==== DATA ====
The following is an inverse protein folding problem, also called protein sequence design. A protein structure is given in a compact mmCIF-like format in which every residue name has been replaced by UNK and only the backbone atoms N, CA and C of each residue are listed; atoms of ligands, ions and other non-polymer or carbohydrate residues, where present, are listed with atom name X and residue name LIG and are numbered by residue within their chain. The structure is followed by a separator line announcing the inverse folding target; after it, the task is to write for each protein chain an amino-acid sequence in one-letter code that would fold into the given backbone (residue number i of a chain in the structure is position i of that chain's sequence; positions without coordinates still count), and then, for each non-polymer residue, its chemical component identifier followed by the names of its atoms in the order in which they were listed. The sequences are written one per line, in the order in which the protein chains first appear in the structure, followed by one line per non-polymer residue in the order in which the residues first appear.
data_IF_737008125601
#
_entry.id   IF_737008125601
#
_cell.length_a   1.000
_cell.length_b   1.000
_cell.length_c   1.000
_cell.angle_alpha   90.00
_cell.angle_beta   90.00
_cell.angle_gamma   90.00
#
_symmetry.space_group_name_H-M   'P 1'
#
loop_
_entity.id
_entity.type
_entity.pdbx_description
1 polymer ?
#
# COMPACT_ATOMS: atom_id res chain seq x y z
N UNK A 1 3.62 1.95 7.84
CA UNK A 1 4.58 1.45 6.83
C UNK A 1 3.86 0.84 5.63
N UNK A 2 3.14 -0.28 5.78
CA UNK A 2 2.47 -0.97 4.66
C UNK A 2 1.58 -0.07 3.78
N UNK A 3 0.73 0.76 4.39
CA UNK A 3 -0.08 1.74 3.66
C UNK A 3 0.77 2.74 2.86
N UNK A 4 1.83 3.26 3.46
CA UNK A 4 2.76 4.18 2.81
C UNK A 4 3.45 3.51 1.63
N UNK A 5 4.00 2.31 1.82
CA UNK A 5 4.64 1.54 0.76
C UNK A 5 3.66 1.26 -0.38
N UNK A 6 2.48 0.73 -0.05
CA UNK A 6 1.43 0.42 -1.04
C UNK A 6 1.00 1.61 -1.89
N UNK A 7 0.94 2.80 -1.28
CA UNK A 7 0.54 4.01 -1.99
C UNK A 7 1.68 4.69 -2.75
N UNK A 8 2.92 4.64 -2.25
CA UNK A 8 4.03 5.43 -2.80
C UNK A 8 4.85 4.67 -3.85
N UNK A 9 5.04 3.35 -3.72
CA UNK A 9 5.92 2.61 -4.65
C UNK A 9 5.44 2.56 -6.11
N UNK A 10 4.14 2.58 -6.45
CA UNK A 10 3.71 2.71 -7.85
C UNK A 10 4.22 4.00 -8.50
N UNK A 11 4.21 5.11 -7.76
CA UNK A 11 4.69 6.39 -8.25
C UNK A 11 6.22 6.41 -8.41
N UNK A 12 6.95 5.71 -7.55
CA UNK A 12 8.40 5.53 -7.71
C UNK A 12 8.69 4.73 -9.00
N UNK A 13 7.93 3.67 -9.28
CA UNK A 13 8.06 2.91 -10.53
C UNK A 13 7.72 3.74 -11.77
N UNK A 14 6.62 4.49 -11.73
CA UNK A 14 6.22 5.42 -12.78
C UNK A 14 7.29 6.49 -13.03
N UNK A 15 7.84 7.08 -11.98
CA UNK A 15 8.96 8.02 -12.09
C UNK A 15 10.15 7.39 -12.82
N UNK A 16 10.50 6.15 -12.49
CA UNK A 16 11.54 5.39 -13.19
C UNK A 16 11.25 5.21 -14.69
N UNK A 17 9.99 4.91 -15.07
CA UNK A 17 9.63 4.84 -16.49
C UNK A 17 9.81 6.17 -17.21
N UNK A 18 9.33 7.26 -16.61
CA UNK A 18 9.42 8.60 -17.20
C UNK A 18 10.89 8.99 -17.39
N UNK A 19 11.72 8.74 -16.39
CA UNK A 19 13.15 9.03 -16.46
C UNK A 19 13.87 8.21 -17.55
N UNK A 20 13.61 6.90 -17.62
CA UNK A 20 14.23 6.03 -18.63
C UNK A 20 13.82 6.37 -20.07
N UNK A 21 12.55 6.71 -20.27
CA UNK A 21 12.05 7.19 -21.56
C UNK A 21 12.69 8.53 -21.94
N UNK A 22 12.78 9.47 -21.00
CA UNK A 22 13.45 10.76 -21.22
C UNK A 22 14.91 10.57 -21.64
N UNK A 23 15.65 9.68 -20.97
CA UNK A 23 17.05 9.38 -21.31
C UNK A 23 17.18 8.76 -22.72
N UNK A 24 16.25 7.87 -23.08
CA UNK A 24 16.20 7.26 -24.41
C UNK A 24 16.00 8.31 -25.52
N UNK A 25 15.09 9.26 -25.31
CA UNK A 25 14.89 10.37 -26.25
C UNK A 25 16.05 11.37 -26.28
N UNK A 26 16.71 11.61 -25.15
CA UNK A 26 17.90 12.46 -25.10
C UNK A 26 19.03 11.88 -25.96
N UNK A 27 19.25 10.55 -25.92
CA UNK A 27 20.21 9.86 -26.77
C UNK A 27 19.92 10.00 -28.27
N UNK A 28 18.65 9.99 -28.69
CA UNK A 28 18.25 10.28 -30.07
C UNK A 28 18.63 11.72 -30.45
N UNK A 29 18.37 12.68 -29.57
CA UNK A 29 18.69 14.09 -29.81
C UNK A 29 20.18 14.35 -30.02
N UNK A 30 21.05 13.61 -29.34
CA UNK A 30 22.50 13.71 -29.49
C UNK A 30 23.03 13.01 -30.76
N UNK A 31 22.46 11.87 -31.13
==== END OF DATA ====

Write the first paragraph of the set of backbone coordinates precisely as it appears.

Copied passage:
The following is an inverse protein folding problem, also called protein sequence design. A protein structure is given in a compact mmCIF-like format in which every residue name has been replaced by UNK and only the backbone atoms N, CA and C of each residue are listed; atoms of ligands, ions and other non-polymer or carbohydrate residues, where present, are listed with atom name X and residue name LIG and are numbered by residue within their chain. The structure is followed by a separator line announcing the inverse folding target; after it, the task is to write for each protein chain an amino-acid sequence in one-letter code that would fold into the given backbone (residue number i of a chain in the structure is position i of that chain's sequence; positions without coordinates still count), and then, for each non-polymer residue, its chemical component identifier followed by the names of its atoms in the order in which they were listed. The sequences are written one per line, in the order in which the protein chains first appear in the structure, followed by one line per non-polymer residue in the order in which the residues first appear.